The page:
It’s no secret that flying can be stressful. Ask any frequent traveller to regale you with tales of their ‘flight from hell’ and you’ll be swamped under anecdotes about leg cramps, screaming babies, unfriendly security folk and expensive administrative errors. But while there’s not much you can really do about a loud child or obnoxious seatmate, most frequent flier problems can be sorted with nothing more complex than a little pre-planning. Fancy a relaxed journey to your next meeting or holiday destination? Follow these simple rules to make sure things run as smooth as possible:


Most of us think a stressful flight starts the moment we board the plane, but we couldn’t be further from the truth. From misprinted boarding passes to run-ins with security, the hours before the plane flies are a potential minefield of migraine-inducing disasters. We’ve identified the most-common:

Boarding Passes – Budget airlines especially are notorious for this. Before travelling you’re required to print off a flimsy sheet of paper to present at the desk for boarding; only your printer’s not working. Simple: you just leave it until you get to the airport. And there’s your mistake: airlines like Ryanair and Easy Jet will charge you an extortionate amount to print a new one, sometimes in excess of the ticket cost itself. If you’re flying with a company that requires you to print your boarding pass, make sure you do so.

Spelling Mistakes – In your hurry to book you may accidentally misspell your name or get your passport number slightly wrong. This sets you up for a devastating clash with security: if they’re having a bad day you may potentially be forbidden from flying, so this is an important one. Always double – then triple – check your name and number before you hit ‘book’.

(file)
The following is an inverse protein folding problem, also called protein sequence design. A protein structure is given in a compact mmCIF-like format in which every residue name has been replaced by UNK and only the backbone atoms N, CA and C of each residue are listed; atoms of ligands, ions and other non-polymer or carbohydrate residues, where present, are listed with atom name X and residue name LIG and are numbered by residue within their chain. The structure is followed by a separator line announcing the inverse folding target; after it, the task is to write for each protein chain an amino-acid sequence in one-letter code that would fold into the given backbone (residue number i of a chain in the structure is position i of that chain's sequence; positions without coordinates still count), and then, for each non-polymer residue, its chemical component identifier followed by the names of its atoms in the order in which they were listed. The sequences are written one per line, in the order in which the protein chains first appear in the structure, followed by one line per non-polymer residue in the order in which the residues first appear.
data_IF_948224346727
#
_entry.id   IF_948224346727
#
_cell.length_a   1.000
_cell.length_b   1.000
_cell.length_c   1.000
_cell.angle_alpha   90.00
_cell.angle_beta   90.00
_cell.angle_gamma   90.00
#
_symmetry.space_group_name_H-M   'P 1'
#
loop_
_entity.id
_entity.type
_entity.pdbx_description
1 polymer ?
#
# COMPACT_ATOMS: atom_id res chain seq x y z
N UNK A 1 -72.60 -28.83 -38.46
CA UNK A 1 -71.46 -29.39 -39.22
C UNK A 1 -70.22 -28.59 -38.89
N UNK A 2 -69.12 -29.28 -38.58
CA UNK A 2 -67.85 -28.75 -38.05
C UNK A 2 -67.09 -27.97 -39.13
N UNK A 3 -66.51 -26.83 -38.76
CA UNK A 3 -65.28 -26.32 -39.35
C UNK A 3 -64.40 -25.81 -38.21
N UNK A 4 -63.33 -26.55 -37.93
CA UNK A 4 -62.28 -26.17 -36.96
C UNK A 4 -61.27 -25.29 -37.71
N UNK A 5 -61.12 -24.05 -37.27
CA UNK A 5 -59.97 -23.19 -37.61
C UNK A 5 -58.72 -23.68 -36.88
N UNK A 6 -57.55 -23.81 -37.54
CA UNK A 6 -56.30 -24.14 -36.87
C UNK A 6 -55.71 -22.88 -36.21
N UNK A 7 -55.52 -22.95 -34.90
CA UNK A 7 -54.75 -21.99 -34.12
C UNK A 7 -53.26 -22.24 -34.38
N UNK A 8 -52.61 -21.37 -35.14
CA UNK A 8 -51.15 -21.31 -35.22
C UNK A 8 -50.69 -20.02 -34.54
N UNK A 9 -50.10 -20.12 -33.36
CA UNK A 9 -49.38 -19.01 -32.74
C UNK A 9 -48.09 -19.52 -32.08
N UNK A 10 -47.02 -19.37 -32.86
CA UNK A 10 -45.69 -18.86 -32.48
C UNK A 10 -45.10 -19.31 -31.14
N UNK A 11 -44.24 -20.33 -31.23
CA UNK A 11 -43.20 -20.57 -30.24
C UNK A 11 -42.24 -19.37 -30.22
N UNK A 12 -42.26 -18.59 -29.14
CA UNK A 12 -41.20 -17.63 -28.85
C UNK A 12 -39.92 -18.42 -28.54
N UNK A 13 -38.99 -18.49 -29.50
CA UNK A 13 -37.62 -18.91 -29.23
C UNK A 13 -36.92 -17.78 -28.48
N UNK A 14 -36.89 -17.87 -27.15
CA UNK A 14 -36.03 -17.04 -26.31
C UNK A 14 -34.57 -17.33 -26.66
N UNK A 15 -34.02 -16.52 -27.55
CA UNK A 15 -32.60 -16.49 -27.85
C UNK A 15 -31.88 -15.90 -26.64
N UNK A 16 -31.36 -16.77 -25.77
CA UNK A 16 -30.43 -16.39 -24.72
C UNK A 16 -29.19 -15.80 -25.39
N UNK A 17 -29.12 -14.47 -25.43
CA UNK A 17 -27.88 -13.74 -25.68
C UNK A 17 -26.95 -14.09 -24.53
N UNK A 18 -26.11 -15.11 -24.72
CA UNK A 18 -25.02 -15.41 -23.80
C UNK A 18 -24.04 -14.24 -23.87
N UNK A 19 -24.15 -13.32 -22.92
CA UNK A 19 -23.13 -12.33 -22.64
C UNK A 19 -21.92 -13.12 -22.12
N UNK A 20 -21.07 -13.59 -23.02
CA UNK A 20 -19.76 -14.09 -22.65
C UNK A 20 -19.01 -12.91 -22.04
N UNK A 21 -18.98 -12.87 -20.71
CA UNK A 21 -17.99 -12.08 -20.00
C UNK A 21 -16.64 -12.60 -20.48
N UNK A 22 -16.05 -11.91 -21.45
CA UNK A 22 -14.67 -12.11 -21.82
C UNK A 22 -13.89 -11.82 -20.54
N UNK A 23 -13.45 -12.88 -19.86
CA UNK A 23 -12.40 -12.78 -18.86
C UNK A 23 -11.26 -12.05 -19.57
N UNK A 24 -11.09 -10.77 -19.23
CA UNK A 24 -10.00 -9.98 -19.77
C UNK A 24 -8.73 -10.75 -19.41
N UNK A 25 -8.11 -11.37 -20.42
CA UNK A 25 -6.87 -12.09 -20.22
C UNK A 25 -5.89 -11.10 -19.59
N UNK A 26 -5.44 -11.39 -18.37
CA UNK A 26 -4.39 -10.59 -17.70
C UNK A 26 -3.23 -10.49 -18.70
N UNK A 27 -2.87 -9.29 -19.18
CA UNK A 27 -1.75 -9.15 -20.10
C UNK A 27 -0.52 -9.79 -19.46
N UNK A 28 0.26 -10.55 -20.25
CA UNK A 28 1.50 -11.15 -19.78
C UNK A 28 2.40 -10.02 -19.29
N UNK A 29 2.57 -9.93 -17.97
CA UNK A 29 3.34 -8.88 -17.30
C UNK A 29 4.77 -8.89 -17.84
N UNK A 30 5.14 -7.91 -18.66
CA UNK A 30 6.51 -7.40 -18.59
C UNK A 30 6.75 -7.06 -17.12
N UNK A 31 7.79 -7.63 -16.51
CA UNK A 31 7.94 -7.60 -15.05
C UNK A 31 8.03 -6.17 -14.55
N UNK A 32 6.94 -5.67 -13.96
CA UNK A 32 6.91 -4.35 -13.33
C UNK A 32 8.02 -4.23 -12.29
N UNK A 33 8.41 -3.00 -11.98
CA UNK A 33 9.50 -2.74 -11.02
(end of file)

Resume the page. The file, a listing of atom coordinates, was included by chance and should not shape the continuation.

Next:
Excess Baggage – Many people fall foul of the baggage restrictions on flights. If your carry on is too big, or your suitcases too heavy, you could incur a sizeable fine (or even have to abandon your possessions). All flight websites will have the acceptable sizes and weights listed somewhere. Make sure you follow them.


Congratulations, you’ve sailed through check-in, breezed through security and made it onto the plane. Now you just need to tackle the flight itself:

Entertainment – Most airlines will have some form of entertainment available to passengers. A trip with icelandair for example, provides large touchscreen TVs which make watching movies that little more comfortable. However, the quality across airlines can vary wildly and sometimes ‘entertainment’ seems little more than another way of saying “torture”. Most frequent fliers have learnt to bring their own music or portable DVD player from home to ensure against this eventuality. If you’re lucky enough to be on a Wi-Fi enabled flight, you can even pay a small amount to log onto the internet and get some work done.

Barriers – It sounds unfriendly, but you’ll probably want certain ‘barriers’ to deploy throughout your time in the air. By barriers, we mean things that can block out sound and light, allowing you to sleep or escape from the whine of engines. An eye mask and some earplugs should do the trick; giving you the option of simply switching off and dozing until the aircraft lands.

Comfort – Unless you’re flying first class, you probably won’t find your seat optimised for human comfort. Especially on a long-haul flight, simply bringing along a neck-cushion, blanket and tiny refreshment kit can make all the difference between passing your time in peace and landing with a killer neck-ache and deep-seated feeling of grumpiness. If your flight has the option, also booking seats away from walkways and toilets ensures you won’t be disturbed.

Hydration – Finally, the altitude and lack of humidity in an airplane cabin can result in all sorts of minor unpleasantness due to dehydration. By ensuring you have enough liquid and avoid alcohol you should be able to combat these effects sufficiently.